For the writer who asked about exempt vs. non-exempt, it ties into the Fair Labor Standards Act...salaried or hourly...overtime or comp time (or nothing)...a number of other qualifiers. The federal government gives general definitions as to whether jobs are classified exempt or non-exempt, usually tied to what the employee does and the conditions under which she does the tasks. We admins often fall on the line as to whether we're exempt or non-exempt, and the company makes that call. I was hired as non-exempt but within a couple months the CEO asked if I would prefer being exempt. I felt I could better support her if I were exempt, so I was changed.

The distinction between the two can drive levels of salary and benefits (monetary benefits as well as PTO and others) - but that's the company's call for the most part.

well done, man

We currently give bonuses to all staff during our Christmas party (and, yes we still call it a Christmas party regardless of how people feel it should be called a Holiday party) The bonus amount range in amounts based on your work produced but primarily by which department you work in. They are not large bonuses but the staff are happy to receive them along with many gifts. But we do also compensate certaion professionals with a large bonus if the company grows over a certain dollar amount. This is only provided to the professionals and not support staff, in turn we pay well here.

My company gives bonuses twice a year based on their financial results. They refer to it as their profit-sharing plan. The amount of the bonus depends on your position and length with the company. Every year it seems to get larger but we've been in a growth mode for the past 3 years. It is greatly appreciated no matter what amount it is. Especially in these days of little recognition or monetary perks.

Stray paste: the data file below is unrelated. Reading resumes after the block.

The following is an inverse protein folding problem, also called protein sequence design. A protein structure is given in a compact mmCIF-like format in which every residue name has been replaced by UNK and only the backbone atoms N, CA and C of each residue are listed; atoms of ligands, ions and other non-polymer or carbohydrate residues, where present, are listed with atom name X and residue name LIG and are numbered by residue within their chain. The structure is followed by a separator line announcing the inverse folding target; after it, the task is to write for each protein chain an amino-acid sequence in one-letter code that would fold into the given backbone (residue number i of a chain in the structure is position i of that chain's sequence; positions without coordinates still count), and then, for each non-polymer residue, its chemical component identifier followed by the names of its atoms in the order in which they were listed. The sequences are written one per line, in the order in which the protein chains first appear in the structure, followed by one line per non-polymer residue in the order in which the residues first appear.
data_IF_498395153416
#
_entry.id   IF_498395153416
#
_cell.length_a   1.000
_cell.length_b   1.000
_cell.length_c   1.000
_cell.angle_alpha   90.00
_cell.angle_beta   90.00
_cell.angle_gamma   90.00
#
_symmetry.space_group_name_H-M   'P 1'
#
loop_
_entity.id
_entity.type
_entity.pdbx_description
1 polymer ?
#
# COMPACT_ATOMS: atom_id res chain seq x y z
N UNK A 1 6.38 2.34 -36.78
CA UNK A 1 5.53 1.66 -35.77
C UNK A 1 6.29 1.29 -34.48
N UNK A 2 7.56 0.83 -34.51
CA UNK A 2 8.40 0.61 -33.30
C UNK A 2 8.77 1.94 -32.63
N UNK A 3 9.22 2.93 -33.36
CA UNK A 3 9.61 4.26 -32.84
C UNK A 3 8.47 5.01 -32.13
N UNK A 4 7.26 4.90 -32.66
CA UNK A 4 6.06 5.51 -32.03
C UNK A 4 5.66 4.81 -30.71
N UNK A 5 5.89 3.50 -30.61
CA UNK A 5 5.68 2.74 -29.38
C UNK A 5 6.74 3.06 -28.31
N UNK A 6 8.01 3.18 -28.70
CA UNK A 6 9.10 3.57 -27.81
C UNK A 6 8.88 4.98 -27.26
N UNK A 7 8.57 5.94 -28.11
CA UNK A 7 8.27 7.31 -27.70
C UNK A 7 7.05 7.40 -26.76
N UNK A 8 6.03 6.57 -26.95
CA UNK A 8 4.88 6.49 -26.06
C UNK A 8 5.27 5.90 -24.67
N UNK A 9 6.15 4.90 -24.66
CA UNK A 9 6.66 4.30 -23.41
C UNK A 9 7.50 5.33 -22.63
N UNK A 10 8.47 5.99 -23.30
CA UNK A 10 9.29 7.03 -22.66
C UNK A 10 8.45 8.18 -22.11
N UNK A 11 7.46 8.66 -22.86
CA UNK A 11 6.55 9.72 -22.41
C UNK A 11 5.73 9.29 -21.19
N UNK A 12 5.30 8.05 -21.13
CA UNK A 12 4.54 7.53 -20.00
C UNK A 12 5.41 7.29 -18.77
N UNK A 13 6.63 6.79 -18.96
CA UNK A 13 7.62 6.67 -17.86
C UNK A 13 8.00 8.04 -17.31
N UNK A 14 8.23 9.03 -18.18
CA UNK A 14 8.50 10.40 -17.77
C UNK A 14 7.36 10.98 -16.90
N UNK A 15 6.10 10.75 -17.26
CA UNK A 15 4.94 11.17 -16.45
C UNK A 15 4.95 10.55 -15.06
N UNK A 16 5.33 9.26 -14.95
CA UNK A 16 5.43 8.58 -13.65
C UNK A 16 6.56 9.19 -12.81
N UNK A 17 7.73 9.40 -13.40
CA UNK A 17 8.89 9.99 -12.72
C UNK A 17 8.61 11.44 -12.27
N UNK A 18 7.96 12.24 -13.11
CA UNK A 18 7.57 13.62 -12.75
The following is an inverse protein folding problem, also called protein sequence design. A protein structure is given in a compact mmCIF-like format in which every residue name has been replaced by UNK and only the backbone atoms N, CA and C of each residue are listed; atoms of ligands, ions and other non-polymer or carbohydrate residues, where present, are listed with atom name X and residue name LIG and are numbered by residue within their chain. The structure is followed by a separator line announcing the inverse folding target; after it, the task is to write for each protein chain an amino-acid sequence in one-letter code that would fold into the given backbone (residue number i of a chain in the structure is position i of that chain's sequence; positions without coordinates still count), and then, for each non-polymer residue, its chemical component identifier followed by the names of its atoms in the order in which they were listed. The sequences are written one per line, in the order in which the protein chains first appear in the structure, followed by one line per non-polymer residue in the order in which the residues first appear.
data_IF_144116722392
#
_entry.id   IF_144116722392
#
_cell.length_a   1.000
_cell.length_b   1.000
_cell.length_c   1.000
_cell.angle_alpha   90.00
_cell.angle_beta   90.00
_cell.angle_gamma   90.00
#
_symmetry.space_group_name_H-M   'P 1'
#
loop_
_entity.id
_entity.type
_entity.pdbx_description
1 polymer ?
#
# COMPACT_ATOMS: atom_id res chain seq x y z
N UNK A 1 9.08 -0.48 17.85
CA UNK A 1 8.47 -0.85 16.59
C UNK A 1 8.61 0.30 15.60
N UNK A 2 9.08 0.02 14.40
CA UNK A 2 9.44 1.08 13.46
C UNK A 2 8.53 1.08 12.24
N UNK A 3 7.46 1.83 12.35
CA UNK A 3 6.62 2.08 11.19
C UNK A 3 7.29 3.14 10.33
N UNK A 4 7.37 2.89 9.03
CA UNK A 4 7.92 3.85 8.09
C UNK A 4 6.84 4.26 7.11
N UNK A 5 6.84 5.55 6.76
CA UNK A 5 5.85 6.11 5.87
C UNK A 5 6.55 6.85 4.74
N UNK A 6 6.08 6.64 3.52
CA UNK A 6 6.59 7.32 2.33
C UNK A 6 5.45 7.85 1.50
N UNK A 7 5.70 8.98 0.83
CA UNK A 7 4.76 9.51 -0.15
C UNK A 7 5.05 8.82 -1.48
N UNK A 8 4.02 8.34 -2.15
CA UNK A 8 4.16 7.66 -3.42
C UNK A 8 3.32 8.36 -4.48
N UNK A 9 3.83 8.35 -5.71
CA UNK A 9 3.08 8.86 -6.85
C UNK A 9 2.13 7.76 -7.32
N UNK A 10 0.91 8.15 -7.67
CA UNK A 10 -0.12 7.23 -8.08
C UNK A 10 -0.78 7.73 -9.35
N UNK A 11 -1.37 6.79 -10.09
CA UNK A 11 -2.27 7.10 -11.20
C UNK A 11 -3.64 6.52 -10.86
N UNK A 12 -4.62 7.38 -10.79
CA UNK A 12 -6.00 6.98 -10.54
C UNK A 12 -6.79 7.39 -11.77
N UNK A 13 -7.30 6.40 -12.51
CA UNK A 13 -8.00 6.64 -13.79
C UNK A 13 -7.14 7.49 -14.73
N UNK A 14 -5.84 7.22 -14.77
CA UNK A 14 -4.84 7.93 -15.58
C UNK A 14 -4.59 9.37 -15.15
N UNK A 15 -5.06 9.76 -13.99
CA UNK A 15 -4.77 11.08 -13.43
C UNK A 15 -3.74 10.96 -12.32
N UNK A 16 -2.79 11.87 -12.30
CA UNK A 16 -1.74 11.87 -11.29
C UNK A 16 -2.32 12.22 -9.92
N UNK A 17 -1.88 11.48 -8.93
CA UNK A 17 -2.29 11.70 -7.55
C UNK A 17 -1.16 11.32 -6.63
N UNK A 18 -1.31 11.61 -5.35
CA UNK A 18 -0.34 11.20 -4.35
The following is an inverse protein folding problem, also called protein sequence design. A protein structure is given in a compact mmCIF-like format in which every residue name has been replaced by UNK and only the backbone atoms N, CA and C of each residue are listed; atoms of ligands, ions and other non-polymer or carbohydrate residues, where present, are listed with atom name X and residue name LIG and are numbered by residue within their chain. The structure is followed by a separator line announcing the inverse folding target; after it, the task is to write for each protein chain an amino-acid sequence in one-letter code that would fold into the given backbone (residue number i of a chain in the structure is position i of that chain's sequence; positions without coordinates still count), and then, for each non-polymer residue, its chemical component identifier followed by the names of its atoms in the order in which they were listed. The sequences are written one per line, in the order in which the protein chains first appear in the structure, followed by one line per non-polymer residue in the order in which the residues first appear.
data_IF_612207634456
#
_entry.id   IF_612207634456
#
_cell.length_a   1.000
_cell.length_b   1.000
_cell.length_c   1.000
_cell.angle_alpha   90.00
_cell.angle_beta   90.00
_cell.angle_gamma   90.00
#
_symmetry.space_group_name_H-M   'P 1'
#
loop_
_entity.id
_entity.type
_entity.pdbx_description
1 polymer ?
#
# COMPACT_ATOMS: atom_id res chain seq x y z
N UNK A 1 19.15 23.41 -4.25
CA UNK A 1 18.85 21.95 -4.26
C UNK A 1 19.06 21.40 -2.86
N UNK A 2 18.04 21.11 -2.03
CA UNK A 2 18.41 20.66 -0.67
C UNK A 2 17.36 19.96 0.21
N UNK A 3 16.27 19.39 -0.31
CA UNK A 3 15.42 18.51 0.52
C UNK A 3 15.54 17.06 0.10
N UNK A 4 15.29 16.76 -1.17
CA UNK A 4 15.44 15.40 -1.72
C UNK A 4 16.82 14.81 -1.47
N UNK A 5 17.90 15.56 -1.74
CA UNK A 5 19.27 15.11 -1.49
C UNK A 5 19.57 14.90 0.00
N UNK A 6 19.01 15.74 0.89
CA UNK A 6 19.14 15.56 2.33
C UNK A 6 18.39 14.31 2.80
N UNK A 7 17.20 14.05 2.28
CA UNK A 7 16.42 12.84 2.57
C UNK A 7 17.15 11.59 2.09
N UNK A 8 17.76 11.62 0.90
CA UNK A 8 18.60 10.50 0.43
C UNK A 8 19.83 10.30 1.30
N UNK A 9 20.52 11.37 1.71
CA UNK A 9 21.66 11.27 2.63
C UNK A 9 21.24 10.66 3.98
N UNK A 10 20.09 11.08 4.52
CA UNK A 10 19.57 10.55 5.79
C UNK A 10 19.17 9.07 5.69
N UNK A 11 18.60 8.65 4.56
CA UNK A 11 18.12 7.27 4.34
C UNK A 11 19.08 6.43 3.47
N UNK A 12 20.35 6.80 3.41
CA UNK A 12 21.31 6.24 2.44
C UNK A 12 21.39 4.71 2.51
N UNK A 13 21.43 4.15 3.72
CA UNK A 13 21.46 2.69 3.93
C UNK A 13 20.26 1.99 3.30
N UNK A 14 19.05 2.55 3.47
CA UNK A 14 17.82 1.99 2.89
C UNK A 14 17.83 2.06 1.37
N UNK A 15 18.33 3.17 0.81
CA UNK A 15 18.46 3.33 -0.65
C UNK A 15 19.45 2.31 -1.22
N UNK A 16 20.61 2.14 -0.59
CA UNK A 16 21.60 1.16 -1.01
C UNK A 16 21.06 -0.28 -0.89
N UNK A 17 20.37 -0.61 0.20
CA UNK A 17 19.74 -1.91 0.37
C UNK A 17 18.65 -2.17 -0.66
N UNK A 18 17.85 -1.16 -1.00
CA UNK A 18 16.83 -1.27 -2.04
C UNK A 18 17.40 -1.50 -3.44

I work for a small privately owned specialty contractor company (less than 20 employees)and we do annual bonuses for everyone. The bonus amount depends on tenure. Our technicians get job bonuses on large jobs that are completed early.

We began our bonus program by having everyone in our company read 'The Great Game of Business' by Jack Stack. This book deals with open book management where financials are openly discussed. The book explains how sharing information & goals with everyone has a positive impact on the company. The profits increase and great ideas & suggestions come . Everyone in the organization is pushing for a common goal. Perhaps the goal is contracting a certain number of new clients, selling a set amount of product, obtaining a pre-set profit margin, etc. The company decides what is most important and shares that goal with the entire company. Scoreboards showing progress are set up in the company so all employees can see how the company is doing. In our company, everyone, from the entry-level person to the senior executives, is elegible for a quarterly bonus. The bonus is based on both profits and performance. It's a great program and GGOB even has seminars on how to begin the program at your company. It has worked out well for us.

Unfortunately when it comes to bonus programs, many time administrative levels are simply not included in this structure. You may have to evaluate your career path and/or your motivations to see which is more important to you. In my experience, many of the types of positions that are rewarded with bonuses, include aspects of working there that I wouldn't want to deal with such as longer hours, having to be "on call" even on weekends, or having a much higher goal to reach. You may want to think about what it is that is really important to you.